Speaker 1 [00:09:45] Do you have any specific examples of that? Of a particular water challenge resulting in the birth of a state or influencing a political system?
Speaker 2 [00:09:53] Many. The first and most famous is probably the case of Uruk, which was the first large city state. For those of you who know or read ancient literature as it were, there’s a famous epic called, ‘The Epic of Gilgamesh.’
Speaker 1 [00:10:08] Yeah, I know Gilgamesh. I’ve never read it, but I’ve heard of Gilgamesh.
Speaker 2 [00:10:13] Yeah, it’s actually a relatively easy read and it’s a fascinating epic. It’s the story of Gilgamesh (obviously), the king of Uruk, the great builder of the walls of Uruk. Uruk is really the first example of a state that has to organize to manage water. It sits on the Euphrates, or close to the Euphrates. Euphrates is a complicated river; it tended to flood at the wrong time for agriculture. In the north, it’s fed by the Taurus mountains and the Tigris Mountains in north Mesopotamia. By the time the meltwater reaches the southern plains of Mesopotamia (where Uruk was), it arrived at the wrong time. It arrived essentially when the seeds had to be sown. So the cities had to organize labor in order to control that water. So you need somebody powerful who can mobilize and coordinate labor and pay people to do that rather than cultivate their own field. So that’s really what happens, more or less, at the time of Gilgamesh in the fourth millennium, B.C.. And so it turns out that the whole of society is organized around water because it’s such a prominent subset of phenomena that can organize the calendar for people. We know this because in ‘The Epic of Gilgamesh,’ in fact, is the first mention of the great myth of the deluge. All of us who are familiar with the Old Testament will have heard the story of Noah and the Great Flood. Now the Old Testament was written in the 7th century BCE, but ‘The Epic of Gilgamesh,’ (which probably dates to at least 1,500 years before that, or maybe even two millennia before that) also has a story of a great deluge: a story of a fellow by the name of Utnapishtim, a great Mesopotamian patriarch. He is spoken to by a god who tells him to build a vessel because a great deluge will come and he should put all his animals on it. The day comes and he floats for days and days and days and nights and nights nights. Eventually he sends out a dove to find land, and eventually he lands on this mount and the floodwaters drain away and life begins. Now this is a central myth of origin for Uruk and for the Sumerian society, and it’s exactly the same.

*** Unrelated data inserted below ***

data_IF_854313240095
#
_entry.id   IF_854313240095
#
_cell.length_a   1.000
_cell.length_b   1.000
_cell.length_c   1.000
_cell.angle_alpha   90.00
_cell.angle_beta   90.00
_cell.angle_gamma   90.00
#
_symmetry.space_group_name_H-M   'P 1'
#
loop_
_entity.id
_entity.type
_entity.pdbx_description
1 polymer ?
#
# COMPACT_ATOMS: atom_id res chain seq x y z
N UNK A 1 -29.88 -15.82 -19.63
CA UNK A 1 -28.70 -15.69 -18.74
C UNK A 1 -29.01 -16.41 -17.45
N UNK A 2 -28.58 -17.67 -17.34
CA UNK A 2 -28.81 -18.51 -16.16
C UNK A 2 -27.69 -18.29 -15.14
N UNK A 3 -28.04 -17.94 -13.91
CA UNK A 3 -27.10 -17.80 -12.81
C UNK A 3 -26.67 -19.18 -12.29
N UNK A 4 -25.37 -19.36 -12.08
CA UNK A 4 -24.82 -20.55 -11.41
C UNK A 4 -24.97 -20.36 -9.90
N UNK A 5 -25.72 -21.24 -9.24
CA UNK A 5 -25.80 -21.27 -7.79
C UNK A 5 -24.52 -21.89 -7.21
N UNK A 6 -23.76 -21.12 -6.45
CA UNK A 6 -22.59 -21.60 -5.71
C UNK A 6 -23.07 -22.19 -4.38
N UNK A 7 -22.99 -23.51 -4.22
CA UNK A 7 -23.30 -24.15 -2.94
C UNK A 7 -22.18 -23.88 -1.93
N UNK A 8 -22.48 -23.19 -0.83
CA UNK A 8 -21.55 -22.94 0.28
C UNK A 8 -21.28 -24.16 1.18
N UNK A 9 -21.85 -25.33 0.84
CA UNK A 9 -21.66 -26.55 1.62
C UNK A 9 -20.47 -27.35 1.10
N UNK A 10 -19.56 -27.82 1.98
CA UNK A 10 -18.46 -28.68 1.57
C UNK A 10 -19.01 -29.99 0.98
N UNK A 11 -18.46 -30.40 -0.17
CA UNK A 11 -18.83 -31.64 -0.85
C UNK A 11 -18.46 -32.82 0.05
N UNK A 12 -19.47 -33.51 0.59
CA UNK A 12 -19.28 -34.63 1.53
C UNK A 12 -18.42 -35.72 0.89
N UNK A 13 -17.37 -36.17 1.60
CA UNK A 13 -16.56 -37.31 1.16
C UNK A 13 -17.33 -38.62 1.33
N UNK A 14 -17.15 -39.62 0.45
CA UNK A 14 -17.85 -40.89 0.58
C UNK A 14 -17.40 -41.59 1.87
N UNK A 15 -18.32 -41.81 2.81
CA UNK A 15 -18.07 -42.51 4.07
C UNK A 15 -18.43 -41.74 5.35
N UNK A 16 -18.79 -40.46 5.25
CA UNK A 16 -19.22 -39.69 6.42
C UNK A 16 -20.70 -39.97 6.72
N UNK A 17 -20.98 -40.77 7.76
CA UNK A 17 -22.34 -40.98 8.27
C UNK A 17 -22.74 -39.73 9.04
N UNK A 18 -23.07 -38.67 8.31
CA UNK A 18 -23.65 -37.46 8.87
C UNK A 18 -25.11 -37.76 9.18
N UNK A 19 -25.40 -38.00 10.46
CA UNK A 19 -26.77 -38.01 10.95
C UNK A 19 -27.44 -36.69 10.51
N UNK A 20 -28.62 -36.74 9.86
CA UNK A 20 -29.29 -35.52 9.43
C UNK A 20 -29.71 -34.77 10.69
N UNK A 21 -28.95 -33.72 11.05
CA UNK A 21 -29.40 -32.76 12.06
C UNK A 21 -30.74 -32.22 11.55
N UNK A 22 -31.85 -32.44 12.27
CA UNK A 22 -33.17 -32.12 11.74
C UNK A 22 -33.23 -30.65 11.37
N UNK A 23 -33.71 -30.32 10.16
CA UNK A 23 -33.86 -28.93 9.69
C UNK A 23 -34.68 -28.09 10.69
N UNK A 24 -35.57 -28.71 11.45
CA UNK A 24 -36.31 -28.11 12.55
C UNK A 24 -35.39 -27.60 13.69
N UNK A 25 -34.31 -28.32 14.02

Speaker 1 [00:12:32] But wait a sec, hold on. When I was learning this in the Bible, when I was at church when I was eight years old, you’re telling me all of this was biting from the civilization of Uruk? That wasn’t from the the Judeo-Christian monotheistic tradition? They they stole it all. They stole this story?